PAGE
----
I’m not good at sticking to realism. I grew up with a lot of anime and manga, where things are very fluid. xxxHolic by CLAMP and Natsume Yuujinchou by Yuki Midorikawa were very influential since the supernatural brushes right up against real life.

There was one scene in your book where a single tear fell down someone’s cheek, and I remember thinking to myself, Wow, this feels like I’m in an anime. It was really effective.

There are also references to performance art throughout. The animated short in “Monitor World” called “CHECK THIS BOX TO VERIFY YOU ARE NOT A ROBOT,” and of course the performances at the culty retreat run by the Anti-Civilization Committee in the title story, “Let’s Go Let’s Go Let’s Go.” There is a reference to the infamous performance artist Marina Abramovic. I’m curious if you have a relationship with performance art and how that art form informs your writing?

I don’t personally have any relationship with performance art. I can’t see myself doing it. But I really like visual art because a lot of it is so concept based. There’s no pressure to execute a narrative, unlike in fiction. The title story was inspired by a piece of visual art: the 2019 Japan Society exhibit, Radicalism in the Wilderness: Japanese Artists in the Global 1960s, particularly the conceptual artist Yutaka Matsuzawa and his piece Banner of Vanishing (1966), a long pink silk screen banner that read: “Humans, Let’s Vanish, Let’s Go, Let’s Go, Gate, Gate-Anti-Civilization Committee.”

I know that you’re a part of the art collective Egocircus and I wasn’t sure if that included some performance aspects.

I think some people in that group like to perform, like my friend Jinjin Xu.

In the title story, “Let’s Go Let’s Go Let’s Go,” a group of former classmates join a mysterious phoneless retreat in the mountains of Japan. The retreat is about “anti-materialism” and “the rule is: Everything we make has to disappear.” The main characters draw on sand with calligraphy brushes and call the piece “Vanishing Sand.” They throw, fire, and glaze pottery, and then smash their finished pieces against the wall. There is something so powerful and transgressive about these performances, and yet the characters are not fully experiencing free expression because they are—the catch—always being filmed by dozens of cameras. This reminds me of the “We Live in Public” project by the once millionaire and first reality-TV star, Josh Harris. What inspired this story? Is another title for this story, “let go let go let go”?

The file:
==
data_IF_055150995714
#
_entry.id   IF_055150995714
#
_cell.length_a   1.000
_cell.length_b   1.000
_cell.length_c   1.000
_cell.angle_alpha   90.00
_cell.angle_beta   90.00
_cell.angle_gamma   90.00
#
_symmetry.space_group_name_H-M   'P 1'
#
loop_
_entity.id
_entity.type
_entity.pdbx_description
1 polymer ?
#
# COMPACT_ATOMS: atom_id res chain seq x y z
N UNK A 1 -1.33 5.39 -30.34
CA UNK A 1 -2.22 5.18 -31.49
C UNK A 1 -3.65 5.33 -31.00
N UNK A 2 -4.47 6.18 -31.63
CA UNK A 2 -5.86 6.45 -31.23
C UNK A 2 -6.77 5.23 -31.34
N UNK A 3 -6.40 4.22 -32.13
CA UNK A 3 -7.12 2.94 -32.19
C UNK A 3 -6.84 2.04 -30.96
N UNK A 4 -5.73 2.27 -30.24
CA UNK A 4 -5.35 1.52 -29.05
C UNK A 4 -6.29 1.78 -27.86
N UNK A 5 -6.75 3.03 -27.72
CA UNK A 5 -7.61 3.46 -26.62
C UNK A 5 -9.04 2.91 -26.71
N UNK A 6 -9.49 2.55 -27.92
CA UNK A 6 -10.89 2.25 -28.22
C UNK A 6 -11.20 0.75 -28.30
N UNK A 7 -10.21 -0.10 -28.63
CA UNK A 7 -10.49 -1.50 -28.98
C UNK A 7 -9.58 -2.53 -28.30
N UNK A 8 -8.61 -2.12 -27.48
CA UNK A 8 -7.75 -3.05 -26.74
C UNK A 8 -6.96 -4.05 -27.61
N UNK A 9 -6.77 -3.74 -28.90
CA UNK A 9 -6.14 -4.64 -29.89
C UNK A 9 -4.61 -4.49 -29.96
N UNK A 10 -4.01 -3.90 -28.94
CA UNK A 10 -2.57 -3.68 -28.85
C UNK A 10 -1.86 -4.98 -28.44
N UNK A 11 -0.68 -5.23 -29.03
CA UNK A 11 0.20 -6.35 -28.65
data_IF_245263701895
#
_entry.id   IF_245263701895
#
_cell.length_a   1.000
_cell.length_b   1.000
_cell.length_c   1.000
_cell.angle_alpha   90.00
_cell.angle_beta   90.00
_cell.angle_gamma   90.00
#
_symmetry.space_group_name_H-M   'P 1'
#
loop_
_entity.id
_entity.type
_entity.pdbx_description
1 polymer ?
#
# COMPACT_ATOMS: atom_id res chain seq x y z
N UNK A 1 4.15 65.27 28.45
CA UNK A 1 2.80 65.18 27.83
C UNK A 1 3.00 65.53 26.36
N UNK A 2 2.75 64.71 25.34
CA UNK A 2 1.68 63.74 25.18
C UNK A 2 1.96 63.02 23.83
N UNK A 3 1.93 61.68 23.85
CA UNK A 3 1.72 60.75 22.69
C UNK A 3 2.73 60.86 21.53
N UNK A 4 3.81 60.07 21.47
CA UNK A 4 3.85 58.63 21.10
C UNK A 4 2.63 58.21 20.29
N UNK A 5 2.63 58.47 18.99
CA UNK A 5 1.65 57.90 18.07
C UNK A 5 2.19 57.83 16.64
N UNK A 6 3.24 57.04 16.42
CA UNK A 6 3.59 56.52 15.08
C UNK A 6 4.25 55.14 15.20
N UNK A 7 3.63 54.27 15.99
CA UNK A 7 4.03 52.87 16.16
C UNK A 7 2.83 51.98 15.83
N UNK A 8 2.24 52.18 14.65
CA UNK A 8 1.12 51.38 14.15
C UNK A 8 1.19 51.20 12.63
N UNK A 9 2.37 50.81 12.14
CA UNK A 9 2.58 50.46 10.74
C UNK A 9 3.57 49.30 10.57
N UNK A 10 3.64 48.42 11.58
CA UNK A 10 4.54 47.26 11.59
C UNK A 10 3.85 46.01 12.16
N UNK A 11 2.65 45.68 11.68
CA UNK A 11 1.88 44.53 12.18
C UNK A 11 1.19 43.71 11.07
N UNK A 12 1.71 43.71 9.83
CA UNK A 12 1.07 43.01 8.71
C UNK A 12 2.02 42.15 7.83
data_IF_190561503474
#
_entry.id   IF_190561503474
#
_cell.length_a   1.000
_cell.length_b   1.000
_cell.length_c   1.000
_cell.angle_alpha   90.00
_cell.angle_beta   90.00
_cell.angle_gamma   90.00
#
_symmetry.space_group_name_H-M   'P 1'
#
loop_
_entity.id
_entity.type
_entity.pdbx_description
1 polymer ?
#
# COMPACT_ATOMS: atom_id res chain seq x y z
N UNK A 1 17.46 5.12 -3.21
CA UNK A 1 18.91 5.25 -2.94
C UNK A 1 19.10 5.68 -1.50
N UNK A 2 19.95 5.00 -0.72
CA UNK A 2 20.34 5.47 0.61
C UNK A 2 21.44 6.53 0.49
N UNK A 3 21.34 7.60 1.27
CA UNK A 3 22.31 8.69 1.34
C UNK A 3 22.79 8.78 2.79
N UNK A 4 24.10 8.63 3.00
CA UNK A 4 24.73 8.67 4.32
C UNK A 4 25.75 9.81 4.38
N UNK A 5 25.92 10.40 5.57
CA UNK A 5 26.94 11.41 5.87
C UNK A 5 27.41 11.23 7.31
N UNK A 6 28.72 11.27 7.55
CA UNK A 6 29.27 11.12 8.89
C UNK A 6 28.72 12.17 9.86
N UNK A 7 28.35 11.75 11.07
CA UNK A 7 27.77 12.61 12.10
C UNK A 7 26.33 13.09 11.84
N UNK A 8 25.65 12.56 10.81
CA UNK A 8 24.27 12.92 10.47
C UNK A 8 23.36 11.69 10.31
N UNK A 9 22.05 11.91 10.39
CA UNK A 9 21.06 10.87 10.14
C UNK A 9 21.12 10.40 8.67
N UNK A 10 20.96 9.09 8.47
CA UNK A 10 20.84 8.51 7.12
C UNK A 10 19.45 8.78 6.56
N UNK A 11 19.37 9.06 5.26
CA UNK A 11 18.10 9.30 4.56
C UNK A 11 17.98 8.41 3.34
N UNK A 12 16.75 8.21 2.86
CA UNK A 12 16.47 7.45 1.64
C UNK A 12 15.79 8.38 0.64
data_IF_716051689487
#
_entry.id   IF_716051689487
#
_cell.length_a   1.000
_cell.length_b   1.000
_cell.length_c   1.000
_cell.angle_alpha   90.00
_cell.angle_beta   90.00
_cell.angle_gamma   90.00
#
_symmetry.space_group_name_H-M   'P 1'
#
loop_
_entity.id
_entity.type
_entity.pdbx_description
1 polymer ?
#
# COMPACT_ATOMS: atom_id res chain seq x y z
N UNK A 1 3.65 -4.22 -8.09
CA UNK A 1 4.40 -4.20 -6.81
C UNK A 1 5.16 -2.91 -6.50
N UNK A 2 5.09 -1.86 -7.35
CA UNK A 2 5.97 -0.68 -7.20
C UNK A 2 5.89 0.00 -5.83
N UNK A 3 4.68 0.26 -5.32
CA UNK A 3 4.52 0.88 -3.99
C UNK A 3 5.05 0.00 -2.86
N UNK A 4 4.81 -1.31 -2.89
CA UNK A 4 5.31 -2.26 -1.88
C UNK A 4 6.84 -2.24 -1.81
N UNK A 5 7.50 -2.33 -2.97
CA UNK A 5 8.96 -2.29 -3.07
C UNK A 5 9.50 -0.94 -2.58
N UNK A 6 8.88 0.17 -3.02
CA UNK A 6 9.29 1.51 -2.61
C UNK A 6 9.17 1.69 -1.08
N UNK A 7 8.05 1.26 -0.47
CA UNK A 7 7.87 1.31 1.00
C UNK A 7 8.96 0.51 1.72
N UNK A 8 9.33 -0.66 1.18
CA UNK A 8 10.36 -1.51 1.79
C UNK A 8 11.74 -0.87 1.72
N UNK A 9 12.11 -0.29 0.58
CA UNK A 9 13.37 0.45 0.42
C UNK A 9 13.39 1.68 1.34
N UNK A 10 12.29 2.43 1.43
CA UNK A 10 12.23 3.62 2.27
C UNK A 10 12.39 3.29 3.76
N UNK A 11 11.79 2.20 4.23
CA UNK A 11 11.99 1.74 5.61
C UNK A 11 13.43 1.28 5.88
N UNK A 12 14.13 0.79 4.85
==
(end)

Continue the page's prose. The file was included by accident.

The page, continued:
I think that the main character in that story needs an outlet to help her let go. And finding Lily and the Anti-Civilization Committee helps her loosen up a little bit and just make things without thinking too much because they are all going to be destroyed. I was inspired by “We Live in Public“! I was curious about what it’s like to be surveilled. What’s it like to feel monitored? I was inspired by the nihilist avant garde artist that I mentioned earlier, Yutaka Matsuzawa. There’s also this 1970s performance where artists painted on snow and watched the paint leak into the gutter as the snow melted . . .

I’m also from California! Los Angeles, actually. LA and its food scene, specifically Korean Fried Chicken surrounded by refreshing fruit, makes an appearance in the first story, “Chicken. Film. Youth, ” recently excerpted in The Sun. What inspires you most about Southern California?

I was born in Pasadena and grew up in San Diego. But I have friends in LA, so I would go and see them a lot. The Korean fried chicken with fresh fruit from “Chicken. Film. Youth, ” is actually based on a real restaurant called Gol Tong.

Growing up in Southern California, I was around a lot of Asian people, both in LA and San Diego. I did not grow up feeling like the only Asian person around a ton of white people. And so, I think that influenced how I write about being Asian. But the model minority communities have different pressures. There was a lot of achievement pressure, which inspired the story, “The Virtuoso.” I also just really like the natural landscape of California. The driving. I drove a lot and it was relaxing. The climate. The roads. The spaciousness. I think those are things that influenced me.

Yes! So much driving. 

Driving is very private. 

It is! Your work feels both singular and familiar. Was there a writer or stack of writers that inspired Let’s Go Let’s Go Let’s Go?

I love Kokoro by Natsume Soseki, Yoko Ogawa, Hiroko Oyamada, Mariana Enriquez, Yiyun Li, Han Kang, and Jorge Luis Borges.

What do you hope readers walk away with after reading your debut?

I hope they enjoy it. I hope that they have a fun time reading it. And I hope that maybe they feel some emotional catharsis. When I write, I really do try to go deep into the emotions of the characters and emphasize building interiority for those messy emotions and difficult feelings.

Diana Ruzova is a journalist and essayist based in Los Angeles. She has an MFA in literature and creative nonfiction from the Bennington Writing Seminars. Her writing has appeared in Peach Magazine, LAist, The Cut, Los Angeles Times, Oprah Daily, and elsewhere. Diana’s work centers around the contemporary immigrant experience.